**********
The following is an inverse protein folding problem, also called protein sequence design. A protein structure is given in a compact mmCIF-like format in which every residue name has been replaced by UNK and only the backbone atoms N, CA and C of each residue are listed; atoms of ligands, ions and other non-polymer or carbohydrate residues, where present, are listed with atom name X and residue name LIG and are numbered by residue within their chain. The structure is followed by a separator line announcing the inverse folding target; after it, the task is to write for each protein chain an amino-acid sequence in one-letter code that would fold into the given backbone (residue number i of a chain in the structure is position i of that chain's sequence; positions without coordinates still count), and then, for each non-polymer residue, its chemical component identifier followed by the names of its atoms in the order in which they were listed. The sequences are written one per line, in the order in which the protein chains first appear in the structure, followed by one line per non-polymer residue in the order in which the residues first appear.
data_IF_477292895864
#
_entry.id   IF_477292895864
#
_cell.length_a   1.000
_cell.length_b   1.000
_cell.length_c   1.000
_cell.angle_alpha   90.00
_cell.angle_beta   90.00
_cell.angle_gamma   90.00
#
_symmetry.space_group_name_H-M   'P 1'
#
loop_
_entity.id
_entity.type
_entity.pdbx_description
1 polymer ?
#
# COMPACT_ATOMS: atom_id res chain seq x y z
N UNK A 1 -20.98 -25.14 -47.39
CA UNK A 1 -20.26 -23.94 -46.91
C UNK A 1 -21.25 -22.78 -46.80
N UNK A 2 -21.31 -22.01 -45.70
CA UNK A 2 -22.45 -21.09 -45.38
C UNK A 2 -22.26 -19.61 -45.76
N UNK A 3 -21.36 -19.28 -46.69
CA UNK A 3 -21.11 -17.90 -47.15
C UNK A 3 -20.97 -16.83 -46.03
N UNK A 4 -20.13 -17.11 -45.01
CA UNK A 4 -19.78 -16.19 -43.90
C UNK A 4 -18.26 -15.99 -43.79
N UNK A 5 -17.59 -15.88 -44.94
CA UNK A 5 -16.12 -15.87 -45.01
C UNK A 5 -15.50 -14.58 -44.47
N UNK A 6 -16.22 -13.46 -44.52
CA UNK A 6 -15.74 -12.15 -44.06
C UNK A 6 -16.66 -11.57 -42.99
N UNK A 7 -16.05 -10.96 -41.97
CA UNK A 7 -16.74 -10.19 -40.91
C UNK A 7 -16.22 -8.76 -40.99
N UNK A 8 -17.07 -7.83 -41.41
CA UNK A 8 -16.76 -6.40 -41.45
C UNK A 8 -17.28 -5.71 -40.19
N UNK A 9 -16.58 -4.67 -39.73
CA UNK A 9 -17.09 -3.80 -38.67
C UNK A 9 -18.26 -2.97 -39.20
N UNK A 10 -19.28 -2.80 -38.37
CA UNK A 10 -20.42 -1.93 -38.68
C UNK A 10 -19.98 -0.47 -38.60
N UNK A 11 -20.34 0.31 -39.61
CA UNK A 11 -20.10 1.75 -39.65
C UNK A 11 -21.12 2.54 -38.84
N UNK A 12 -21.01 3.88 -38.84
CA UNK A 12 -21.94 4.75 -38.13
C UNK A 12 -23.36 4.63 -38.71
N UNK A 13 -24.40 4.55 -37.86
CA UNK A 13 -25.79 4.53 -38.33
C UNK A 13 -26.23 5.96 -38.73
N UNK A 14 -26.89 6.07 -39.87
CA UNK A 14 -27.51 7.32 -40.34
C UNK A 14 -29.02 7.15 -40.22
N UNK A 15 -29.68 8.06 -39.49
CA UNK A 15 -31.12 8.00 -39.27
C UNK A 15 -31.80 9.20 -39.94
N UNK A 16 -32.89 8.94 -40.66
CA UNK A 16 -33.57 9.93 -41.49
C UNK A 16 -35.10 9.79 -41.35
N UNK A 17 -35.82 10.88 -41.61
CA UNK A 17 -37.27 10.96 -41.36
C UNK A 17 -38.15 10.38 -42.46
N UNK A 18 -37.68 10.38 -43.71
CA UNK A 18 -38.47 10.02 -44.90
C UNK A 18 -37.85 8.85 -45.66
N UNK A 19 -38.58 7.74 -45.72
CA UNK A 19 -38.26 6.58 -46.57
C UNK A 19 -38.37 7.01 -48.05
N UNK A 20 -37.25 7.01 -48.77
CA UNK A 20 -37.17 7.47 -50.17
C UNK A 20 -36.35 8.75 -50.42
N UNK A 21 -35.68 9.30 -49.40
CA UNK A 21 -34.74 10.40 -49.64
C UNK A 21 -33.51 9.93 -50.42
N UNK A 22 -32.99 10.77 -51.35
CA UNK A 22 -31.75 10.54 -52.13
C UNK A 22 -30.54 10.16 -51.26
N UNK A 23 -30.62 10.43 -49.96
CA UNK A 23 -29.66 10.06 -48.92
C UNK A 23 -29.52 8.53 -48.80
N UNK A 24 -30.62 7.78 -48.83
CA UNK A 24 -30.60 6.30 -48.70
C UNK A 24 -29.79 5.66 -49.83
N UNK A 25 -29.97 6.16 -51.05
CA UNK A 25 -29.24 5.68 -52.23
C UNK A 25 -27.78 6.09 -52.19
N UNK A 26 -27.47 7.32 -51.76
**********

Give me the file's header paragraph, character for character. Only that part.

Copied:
The following is an inverse protein folding problem, also called protein sequence design. A protein structure is given in a compact mmCIF-like format in which every residue name has been replaced by UNK and only the backbone atoms N, CA and C of each residue are listed; atoms of ligands, ions and other non-polymer or carbohydrate residues, where present, are listed with atom name X and residue name LIG and are numbered by residue within their chain. The structure is followed by a separator line announcing the inverse folding target; after it, the task is to write for each protein chain an amino-acid sequence in one-letter code that would fold into the given backbone (residue number i of a chain in the structure is position i of that chain's sequence; positions without coordinates still count), and then, for each non-polymer residue, its chemical component identifier followed by the names of its atoms in the order in which they were listed. The sequences are written one per line, in the order in which the protein chains first appear in the structure, followed by one line per non-polymer residue in the order in which the residues first appear.